Thursday, May 11, 2017

Forecastle Festival Releases Daily Schedule and Official App Download

The countdown is on to the fifteenth year of Music, Art and Activism. The Forecastle Festival, led by LCD Soundsystem, Weezer, Odesza, Sturgill Simpson and Cage the Elephant, has released its daily schedule, available now at
Fans can also view the daily schedule on the official Forecastle Festival app, now available for download on iOS and Andriod. The app will allow users to browse the full lineups and build their own custom itinerary, in addition to providing access to the festival map, a comprehensive list of food and beverage vendors, Forecastle Radio, social media and more. Fans can steer their own experience on the Forecastle ship right from their smartphones.
Links to the daily schedule are provided below. Gates will open at 2 p.m. on Friday, July 14, and at noon on Saturday, July 15 and Sunday, July 16. VIP, General Admission Plus and General Admission weekend passes, as well as daily tickets are on sale now. All festival tickets are available at, and all Ticketmaster outlets. 

*Photo Credit: Brian Hensley

Tuesday, May 9, 2017

Hopscotch Releases 2017 Lineup

Hopscotch Music Festival released their 2017 lineup today! Check out the talent ranging from Run the Jewels to Future Islands to The Afghan Whigs.  Wristbands go on sale Thursday, May 11 at 10 a.m.  Is it September yet?

B.J. Barham Presents Rockingham Tonight at The Pour House

B.J. Barham of American Aquarium shares his solo album Rockingham tonight at The Pour House with support by Charly Crockett. 

B.J. Barham was a long way from home when the tragedy happened.

On November 13, 2015, the singer-songwriter—raised in a small North Carolina town called Reidsville—was in the middle of his fourth European tour with American Aquarium, the rising alt-country act he’d led for nearly a decade. They were in Belgium, less than two hours from Paris, when bad news began to arrive: a series of terrorist attacks, including one in a rock club, had left more than 100 dead. Family members, friends, and the fans American Aquarium had amassed from so many years on the road immediately reached out, making sure the band had been far away.

“The onslaught of text messages, voicemails and everything that came in the next day sparked something in me,” Barham remembers. “In the next two days, the entire record was written.”
The record he’s talking about is Rockingham, Barham’s remarkable and intensely personal solo debut. Not long after the wave of well wishes had passed, Barham found himself piecing together composites of people he’d known since childhood, of those folks and places who had impacted his life in fundamental ways. He sang into his cell phone and scribbled in notebooks, stealing away for quiet moments in order to put the melodies and characters floating through his mind into song.

The shock of the moment and the distance from home seemed to give Barham a crucial perspective on the moments and circumstances that had helped shape him. Wolves, American Aquarium’s much-lauded 2015 breakthrough, had contained Barham’s most honest, vulnerable statements to date. But these songs took the next step, allowing Barham to share stories about those around him. In “O’Lover,” he portrays a hard-working farmer forced to make some desperate decisions to support the ones he loves. In “Reidsville,” named for the place he’d called his home until relocating to North Carolina’s capital, he immortalized beautiful, sweet, doomed souls, stuck in love in the sort of small towns that are disintegrating all across America. You needn’t have been to Reidsville to recognize these elegantly written, expertly realized protagonists.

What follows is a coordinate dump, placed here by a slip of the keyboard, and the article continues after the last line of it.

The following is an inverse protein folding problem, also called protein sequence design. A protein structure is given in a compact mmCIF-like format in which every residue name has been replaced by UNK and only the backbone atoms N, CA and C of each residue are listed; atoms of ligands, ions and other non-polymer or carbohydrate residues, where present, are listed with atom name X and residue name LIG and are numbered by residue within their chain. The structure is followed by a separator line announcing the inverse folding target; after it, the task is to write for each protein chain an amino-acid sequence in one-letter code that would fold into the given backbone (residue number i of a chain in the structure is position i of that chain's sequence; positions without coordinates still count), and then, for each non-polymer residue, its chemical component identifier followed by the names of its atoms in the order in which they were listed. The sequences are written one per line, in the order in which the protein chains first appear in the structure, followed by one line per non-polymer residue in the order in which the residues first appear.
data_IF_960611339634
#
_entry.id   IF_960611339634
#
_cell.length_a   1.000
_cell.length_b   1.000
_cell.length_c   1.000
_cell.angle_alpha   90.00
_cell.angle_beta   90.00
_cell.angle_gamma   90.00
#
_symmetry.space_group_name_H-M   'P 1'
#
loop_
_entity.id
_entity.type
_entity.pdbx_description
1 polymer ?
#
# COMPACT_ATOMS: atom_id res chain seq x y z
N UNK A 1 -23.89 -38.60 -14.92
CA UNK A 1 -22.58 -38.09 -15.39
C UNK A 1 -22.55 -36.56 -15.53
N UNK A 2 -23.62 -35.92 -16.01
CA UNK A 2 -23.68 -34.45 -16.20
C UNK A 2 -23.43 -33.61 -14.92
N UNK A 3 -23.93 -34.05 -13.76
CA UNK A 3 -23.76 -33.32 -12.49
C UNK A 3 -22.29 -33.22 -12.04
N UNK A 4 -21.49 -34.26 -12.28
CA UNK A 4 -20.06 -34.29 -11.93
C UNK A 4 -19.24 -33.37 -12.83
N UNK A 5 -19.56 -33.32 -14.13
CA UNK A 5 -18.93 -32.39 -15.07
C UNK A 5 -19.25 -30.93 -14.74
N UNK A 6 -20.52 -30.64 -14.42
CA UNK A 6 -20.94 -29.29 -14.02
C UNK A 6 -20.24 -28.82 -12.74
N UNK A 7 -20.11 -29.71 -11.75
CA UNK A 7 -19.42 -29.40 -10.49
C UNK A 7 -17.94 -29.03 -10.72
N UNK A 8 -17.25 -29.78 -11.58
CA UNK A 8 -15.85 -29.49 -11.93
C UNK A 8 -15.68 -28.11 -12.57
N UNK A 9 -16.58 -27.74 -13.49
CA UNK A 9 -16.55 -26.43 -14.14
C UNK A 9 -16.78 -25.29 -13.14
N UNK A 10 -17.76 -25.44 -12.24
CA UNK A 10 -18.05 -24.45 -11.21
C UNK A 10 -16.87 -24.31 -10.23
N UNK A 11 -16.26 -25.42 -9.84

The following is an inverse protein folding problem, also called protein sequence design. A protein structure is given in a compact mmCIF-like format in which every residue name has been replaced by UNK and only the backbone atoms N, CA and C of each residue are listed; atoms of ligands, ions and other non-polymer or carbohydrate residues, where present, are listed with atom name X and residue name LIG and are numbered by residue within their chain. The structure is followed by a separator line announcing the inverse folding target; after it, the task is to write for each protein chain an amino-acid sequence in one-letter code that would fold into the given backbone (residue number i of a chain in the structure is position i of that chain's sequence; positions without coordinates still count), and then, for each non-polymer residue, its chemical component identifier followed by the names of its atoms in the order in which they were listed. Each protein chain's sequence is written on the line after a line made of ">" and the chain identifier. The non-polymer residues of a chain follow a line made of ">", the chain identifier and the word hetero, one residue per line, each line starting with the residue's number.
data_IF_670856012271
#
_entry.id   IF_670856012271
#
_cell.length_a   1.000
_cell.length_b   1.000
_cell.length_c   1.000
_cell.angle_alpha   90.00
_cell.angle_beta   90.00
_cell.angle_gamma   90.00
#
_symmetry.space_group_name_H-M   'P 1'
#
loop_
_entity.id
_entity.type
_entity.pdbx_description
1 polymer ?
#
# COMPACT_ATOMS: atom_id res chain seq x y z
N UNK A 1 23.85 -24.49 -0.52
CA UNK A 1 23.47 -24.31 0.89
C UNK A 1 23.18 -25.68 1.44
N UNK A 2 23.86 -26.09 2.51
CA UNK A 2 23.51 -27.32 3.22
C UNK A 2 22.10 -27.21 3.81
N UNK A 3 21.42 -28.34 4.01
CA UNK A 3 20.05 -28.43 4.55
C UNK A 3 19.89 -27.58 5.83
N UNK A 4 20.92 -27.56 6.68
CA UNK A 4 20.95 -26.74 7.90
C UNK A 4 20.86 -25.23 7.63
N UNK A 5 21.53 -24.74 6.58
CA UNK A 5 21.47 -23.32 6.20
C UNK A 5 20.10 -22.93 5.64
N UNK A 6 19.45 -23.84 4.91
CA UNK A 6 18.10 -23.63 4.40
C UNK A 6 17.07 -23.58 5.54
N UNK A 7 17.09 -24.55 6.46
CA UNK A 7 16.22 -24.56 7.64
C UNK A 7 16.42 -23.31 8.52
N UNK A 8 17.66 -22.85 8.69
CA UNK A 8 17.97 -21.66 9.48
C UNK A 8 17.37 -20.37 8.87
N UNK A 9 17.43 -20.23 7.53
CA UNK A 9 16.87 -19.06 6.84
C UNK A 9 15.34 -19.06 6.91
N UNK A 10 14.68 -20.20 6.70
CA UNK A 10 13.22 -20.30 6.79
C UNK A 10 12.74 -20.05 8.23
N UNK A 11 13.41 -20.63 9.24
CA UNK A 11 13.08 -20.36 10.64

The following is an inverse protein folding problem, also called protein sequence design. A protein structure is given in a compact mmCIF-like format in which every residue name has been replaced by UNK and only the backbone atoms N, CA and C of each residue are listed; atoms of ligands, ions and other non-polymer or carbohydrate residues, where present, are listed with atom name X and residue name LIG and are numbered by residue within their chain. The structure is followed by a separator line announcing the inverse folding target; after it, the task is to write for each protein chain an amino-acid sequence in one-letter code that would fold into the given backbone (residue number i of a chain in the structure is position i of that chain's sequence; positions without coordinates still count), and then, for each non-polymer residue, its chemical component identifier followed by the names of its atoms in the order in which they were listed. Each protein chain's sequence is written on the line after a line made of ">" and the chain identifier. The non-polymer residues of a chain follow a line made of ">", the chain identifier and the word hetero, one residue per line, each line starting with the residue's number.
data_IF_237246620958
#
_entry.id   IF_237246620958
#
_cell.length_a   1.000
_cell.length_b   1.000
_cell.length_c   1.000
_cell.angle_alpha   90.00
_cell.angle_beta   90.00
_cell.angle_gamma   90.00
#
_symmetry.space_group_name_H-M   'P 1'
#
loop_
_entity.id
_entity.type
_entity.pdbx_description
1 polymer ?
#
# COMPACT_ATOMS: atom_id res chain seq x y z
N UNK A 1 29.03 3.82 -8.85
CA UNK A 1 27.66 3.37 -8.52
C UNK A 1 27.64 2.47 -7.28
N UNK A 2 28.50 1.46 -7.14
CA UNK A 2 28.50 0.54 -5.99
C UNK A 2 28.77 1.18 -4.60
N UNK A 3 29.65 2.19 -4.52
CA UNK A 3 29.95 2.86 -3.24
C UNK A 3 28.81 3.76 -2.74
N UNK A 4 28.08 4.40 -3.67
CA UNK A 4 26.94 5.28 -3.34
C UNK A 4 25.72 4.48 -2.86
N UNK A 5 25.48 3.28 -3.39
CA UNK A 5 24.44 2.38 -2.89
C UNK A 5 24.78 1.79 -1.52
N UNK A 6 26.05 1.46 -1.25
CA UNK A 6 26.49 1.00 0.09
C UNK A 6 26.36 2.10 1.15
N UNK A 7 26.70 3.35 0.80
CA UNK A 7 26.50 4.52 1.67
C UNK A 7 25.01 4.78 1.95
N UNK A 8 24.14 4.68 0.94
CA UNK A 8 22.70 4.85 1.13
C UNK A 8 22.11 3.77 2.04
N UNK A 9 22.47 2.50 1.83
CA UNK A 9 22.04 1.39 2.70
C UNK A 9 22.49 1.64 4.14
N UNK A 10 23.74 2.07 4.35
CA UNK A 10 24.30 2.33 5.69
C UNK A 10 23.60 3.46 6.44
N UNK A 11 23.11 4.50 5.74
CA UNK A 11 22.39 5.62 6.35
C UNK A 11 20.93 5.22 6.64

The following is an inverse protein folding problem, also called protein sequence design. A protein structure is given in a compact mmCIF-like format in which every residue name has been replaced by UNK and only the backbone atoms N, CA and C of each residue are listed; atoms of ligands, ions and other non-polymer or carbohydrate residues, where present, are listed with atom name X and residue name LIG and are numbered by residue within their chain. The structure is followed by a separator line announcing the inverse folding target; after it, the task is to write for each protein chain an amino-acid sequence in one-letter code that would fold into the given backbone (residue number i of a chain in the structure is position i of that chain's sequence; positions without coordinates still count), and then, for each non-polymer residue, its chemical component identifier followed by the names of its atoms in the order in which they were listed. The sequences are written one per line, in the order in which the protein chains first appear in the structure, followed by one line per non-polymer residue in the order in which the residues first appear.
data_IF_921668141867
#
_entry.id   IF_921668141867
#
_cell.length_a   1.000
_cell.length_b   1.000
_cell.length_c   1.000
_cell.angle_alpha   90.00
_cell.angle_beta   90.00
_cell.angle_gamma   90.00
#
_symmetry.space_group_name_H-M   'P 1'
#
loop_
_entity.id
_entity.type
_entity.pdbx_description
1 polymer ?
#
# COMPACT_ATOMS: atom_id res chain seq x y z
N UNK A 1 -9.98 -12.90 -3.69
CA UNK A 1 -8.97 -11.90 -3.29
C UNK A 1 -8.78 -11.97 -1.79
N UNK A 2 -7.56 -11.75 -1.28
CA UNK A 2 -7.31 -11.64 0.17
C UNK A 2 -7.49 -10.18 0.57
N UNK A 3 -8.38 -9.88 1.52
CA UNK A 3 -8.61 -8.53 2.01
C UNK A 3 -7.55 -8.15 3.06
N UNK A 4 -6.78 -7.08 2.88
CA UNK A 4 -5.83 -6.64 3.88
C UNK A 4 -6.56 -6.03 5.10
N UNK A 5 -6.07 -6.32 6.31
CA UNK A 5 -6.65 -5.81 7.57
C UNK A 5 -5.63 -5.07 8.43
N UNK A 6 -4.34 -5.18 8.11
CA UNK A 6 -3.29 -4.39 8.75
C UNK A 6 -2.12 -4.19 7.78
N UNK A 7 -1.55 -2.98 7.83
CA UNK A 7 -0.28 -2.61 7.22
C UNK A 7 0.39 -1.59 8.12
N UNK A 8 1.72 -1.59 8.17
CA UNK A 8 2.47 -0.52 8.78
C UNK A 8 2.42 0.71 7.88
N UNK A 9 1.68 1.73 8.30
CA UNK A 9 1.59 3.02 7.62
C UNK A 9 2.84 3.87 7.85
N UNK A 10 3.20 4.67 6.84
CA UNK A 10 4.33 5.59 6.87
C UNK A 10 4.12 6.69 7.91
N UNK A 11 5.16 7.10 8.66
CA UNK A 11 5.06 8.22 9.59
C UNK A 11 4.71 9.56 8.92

“This is the first record I’ve ever made that’s not autobiographical—it’s fictional narrative in a very real place,” Barham says. “These songs are human condition stories set in my hometown, Reidsville.” Barham made these songs his new priority. Not long after he returned stateside, he asked Bradley Cook, the musician and mentor who had coproduced Wolves, to hear them. By afternoon’s end, they had hatched the plan to make Rockingham. Two months later, on January 31, Barham returned from another American Aquarium tour.

On Monday, he and the band he’d built to record Rockingham—himself, Cook, Cook’s brother and multi-instrumentalist Phil Cook, drummer Kyle Keegan, American Aquarium standbys Ryan Johnson and Whit Wright—met for the first time. On Tuesday and Wednesday, they rehearsed. And on Thursday and Friday, they cut all eight songs at Durham’s Overdub Lane. They mixed the results over the weekend, between the sold-out hometown shows and various festivities of American Aquarium’s annual pilgrimage, Roadtrip to Raleigh. The whirlwind kept the songs simple and the recordings human, reflecting a reality much bigger and less perfect than the vacuum of a recording studio. These tunes, after all, didn’t need much tampering. Rockingham puts its scenes and scenarios front and center, the beautiful grain and twang of Barham’s voice bringing it all to life. He limns lifelong romance and instantaneous tragedy during the paradoxically heartbreaking, heart-mending “Unfortunate Kind” and details the disappointments and dreams of the blue-collar laborer with “American Tobacco Company.” With its acoustic guitars and pealing organs, ragged vocals and rugged characters, Rockingham is a stunning, personal portrait of small-town America, easily identifiable and familiar.

For the album’s sole autobiographical moment, Barham, now happily married and sober, penned a letter of sound advice and Southern attitude to his daughter-to-be, “Madeline.” It’s too personal to fall under a roots-rock purview, too singular to be swallowed by a larger situation. Like all of Rockingham, it’s not the sound of Barham stepping away from American Aquarium but instead stepping confidently into the thoughts, stories, and feelings of his own thirty years.